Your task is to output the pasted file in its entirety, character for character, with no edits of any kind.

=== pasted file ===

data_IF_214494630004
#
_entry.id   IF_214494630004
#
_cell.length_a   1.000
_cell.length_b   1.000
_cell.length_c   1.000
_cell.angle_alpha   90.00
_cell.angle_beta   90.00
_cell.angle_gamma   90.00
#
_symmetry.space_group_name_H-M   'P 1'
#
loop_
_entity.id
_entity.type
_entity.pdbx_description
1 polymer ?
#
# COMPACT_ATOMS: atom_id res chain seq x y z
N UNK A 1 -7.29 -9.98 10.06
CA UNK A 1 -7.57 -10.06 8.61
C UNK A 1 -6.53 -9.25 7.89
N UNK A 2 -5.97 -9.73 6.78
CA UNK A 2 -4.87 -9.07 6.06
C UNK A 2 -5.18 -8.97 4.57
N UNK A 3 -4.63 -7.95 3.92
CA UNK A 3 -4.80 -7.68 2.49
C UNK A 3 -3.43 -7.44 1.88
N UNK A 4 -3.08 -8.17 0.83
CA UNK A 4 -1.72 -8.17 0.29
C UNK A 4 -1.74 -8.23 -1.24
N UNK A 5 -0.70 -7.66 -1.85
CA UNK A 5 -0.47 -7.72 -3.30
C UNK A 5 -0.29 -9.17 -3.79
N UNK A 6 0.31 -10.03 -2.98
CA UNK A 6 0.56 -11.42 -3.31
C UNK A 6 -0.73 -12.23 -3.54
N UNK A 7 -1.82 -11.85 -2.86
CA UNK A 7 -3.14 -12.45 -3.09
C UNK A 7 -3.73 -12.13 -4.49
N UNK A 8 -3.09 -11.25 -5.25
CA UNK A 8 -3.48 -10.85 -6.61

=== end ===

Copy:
data_IF_214494630004
#
_entry.id   IF_214494630004
#
_cell.length_a   1.000
_cell.length_b   1.000
_cell.length_c   1.000
_cell.angle_alpha   90.00
_cell.angle_beta   90.00
_cell.angle_gamma   90.00
#
_symmetry.space_group_name_H-M   'P 1'
#
loop_
_entity.id
_entity.type
_entity.pdbx_description
1 polymer ?
#
# COMPACT_ATOMS: atom_id res chain seq x y z
N UNK A 1 -7.29 -9.98 10.06
CA UNK A 1 -7.57 -10.06 8.61
C UNK A 1 -6.53 -9.25 7.89
N UNK A 2 -5.97 -9.73 6.78
CA UNK A 2 -4.87 -9.07 6.06
C UNK A 2 -5.18 -8.97 4.57
N UNK A 3 -4.63 -7.95 3.92
CA UNK A 3 -4.80 -7.68 2.49
C UNK A 3 -3.43 -7.44 1.88
N UNK A 4 -3.08 -8.17 0.83
CA UNK A 4 -1.72 -8.17 0.29
C UNK A 4 -1.74 -8.23 -1.24
N UNK A 5 -0.70 -7.66 -1.85
CA UNK A 5 -0.47 -7.72 -3.30
C UNK A 5 -0.29 -9.17 -3.79
N UNK A 6 0.31 -10.03 -2.98
CA UNK A 6 0.56 -11.42 -3.31
C UNK A 6 -0.73 -12.23 -3.54
N UNK A 7 -1.82 -11.85 -2.86
CA UNK A 7 -3.14 -12.45 -3.09
C UNK A 7 -3.73 -12.13 -4.49
N UNK A 8 -3.09 -11.25 -5.25
CA UNK A 8 -3.48 -10.85 -6.61